You know that saying, “The world is your toilet”?
Well, in Bangladesh, the country is your airstrip…if you’re a floatplane.
There’s no better bush plane you could have. With over 800 rivers and tributaries forming 24,140 km of waterways, and at least 18% of the country flooded every monsoon season, Bangladesh is like one massive landing strip for a floatplane. MAF currently accesses over 300 hard to reach water landing sites in the country.
In June I stepped onto a MAF floatplane for the first time in Bangladesh and I have to say, floatplanes are very cool on so many levels.
Just the idea of a plane landing on water is amazing. What lunatic thought of that? (If you want to know, and see some funky early designs, click HERE.) These guys had just barely figured out how to keep planes in the air when someone thought, “Hey! Let’s land it on the water!” Surprisingly, the actual landing is like setting down on a massive down comforter. It’s so smooth, if you weren’t looking out the window you might not realize you landed.
A Boat and a Plane
MAF has been flying in Bangladesh for 17 years, inspired to come following a devastating cyclone in the 1970s. Pilot Chad Tilley has flown this plane for eight years, and watching him makes you realize that he’s both a pilot and boat captain. He has to know his landing strips (water) as well as a bush pilot knows his dirt airstrips. But these landing strips move, and Chad vies for space with multiple other real boats. It can be a bit tricky. Just like a boat, it uses an anchor to stabilize in the water.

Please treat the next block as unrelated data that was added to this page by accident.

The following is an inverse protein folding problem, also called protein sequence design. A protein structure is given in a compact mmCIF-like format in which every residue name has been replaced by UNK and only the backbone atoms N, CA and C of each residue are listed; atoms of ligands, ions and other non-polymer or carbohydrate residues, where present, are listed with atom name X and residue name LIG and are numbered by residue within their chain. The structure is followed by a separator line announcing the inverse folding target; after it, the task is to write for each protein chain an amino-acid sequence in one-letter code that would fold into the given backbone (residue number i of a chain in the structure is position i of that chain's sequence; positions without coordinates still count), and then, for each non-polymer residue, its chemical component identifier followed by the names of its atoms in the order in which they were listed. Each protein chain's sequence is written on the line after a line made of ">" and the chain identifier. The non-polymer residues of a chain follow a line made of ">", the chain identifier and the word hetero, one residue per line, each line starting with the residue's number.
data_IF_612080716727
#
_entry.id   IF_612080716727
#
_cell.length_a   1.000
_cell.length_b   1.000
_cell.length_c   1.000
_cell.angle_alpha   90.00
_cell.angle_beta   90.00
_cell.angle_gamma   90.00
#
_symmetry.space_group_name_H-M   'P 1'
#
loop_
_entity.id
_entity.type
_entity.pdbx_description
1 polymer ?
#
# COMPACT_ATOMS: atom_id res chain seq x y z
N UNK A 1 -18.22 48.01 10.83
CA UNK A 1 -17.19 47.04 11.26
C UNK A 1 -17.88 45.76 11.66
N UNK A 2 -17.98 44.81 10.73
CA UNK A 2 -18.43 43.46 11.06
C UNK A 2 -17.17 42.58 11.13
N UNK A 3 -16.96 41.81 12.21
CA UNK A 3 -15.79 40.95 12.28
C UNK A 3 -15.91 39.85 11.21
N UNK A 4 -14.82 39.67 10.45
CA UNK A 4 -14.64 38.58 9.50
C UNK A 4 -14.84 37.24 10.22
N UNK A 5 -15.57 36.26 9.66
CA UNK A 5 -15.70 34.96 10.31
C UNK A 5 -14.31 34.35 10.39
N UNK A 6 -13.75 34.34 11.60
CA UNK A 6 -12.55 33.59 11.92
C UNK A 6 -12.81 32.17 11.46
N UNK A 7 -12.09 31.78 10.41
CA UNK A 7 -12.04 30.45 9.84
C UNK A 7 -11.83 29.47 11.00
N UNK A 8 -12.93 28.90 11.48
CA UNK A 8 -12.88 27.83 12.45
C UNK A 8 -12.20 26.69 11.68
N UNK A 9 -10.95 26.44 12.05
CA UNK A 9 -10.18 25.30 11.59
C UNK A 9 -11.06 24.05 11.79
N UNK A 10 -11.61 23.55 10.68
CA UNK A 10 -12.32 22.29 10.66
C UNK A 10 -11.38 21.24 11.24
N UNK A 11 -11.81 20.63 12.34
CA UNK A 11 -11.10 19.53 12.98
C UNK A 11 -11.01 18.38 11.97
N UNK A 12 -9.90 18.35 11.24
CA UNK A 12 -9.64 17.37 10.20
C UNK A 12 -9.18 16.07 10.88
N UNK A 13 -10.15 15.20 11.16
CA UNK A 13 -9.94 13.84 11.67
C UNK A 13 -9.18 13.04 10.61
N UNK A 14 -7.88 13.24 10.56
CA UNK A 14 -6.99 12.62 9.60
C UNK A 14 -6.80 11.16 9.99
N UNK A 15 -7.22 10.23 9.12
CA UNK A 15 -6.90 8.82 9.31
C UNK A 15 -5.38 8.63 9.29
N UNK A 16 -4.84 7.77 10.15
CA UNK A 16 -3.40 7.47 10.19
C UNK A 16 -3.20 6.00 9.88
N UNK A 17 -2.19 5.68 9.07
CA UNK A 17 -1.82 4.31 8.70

Hired boats sporting large red flags keep the competition out of the way for takeoffs and landings. In between, there is no keeping the crowds away. Nearby boats will fill with people to get closer to the plane. Children swim out and hover around the plane for as long as they can until they are ordered away for takeoff. They try to hang onto the floats and even when the plane starts up and begins to move, the teenagers will often attempt to swim after it.
When the plane is anchored on land, the crowds pour out of the trees and villages. One lucky boy or man is usually the designated anchor-boy. When MAF’s flight crewman, Raju, was growing up in a remote village, he acted as the anchor-boy. Now he works for MAF, throwing that anchor to the next generation of boys.
Flying for Life
The best part, of course, is what this remarkable little plane does, how MAF supports the work of many organizations that are trying to improve the lives of Bangladeshis with physical healing, clean water sources, real livelihoods, and holding back the water. Next blog post I’ll tell about a few of these, and you will agree this is a very cool plane.